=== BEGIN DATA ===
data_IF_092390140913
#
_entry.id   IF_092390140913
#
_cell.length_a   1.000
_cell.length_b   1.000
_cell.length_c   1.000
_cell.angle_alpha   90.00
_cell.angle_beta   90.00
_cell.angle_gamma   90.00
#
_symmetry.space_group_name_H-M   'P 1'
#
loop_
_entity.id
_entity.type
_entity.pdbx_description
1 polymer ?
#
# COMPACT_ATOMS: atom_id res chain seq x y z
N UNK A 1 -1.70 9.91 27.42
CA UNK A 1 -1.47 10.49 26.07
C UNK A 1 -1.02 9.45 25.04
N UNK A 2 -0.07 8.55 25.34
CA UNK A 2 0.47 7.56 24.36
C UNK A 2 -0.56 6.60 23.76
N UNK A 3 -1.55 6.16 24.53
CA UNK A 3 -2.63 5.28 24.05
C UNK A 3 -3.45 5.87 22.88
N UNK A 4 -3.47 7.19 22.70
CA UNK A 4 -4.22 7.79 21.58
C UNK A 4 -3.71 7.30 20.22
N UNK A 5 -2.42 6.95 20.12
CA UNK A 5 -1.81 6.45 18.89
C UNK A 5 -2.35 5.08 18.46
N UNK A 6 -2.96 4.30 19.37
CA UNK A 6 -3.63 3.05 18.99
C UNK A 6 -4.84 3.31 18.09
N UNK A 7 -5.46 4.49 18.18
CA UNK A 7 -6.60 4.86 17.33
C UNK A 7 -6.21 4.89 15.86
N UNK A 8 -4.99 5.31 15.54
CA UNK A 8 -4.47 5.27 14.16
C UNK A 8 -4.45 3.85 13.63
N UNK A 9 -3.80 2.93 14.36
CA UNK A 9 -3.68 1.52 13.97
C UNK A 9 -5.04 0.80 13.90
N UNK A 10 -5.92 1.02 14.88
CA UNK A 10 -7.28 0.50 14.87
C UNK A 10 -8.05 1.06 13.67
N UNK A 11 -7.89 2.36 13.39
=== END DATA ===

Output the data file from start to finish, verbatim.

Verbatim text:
data_IF_092390140913
#
_entry.id   IF_092390140913
#
_cell.length_a   1.000
_cell.length_b   1.000
_cell.length_c   1.000
_cell.angle_alpha   90.00
_cell.angle_beta   90.00
_cell.angle_gamma   90.00
#
_symmetry.space_group_name_H-M   'P 1'
#
loop_
_entity.id
_entity.type
_entity.pdbx_description
1 polymer ?
#
# COMPACT_ATOMS: atom_id res chain seq x y z
N UNK A 1 -1.70 9.91 27.42
CA UNK A 1 -1.47 10.49 26.07
C UNK A 1 -1.02 9.45 25.04
N UNK A 2 -0.07 8.55 25.34
CA UNK A 2 0.47 7.56 24.36
C UNK A 2 -0.56 6.60 23.76
N UNK A 3 -1.55 6.16 24.53
CA UNK A 3 -2.63 5.28 24.05
C UNK A 3 -3.45 5.87 22.88
N UNK A 4 -3.47 7.19 22.70
CA UNK A 4 -4.22 7.79 21.58
C UNK A 4 -3.71 7.30 20.22
N UNK A 5 -2.42 6.95 20.12
CA UNK A 5 -1.81 6.45 18.89
C UNK A 5 -2.35 5.08 18.46
N UNK A 6 -2.96 4.30 19.37
CA UNK A 6 -3.63 3.05 18.99
C UNK A 6 -4.84 3.31 18.09
N UNK A 7 -5.46 4.49 18.18
CA UNK A 7 -6.60 4.86 17.33
C UNK A 7 -6.21 4.89 15.86
N UNK A 8 -4.99 5.31 15.54
CA UNK A 8 -4.47 5.27 14.16
C UNK A 8 -4.45 3.85 13.63
N UNK A 9 -3.80 2.93 14.36
CA UNK A 9 -3.68 1.52 13.97
C UNK A 9 -5.04 0.80 13.90
N UNK A 10 -5.92 1.02 14.88
CA UNK A 10 -7.28 0.50 14.87
C UNK A 10 -8.05 1.06 13.67
N UNK A 11 -7.89 2.36 13.39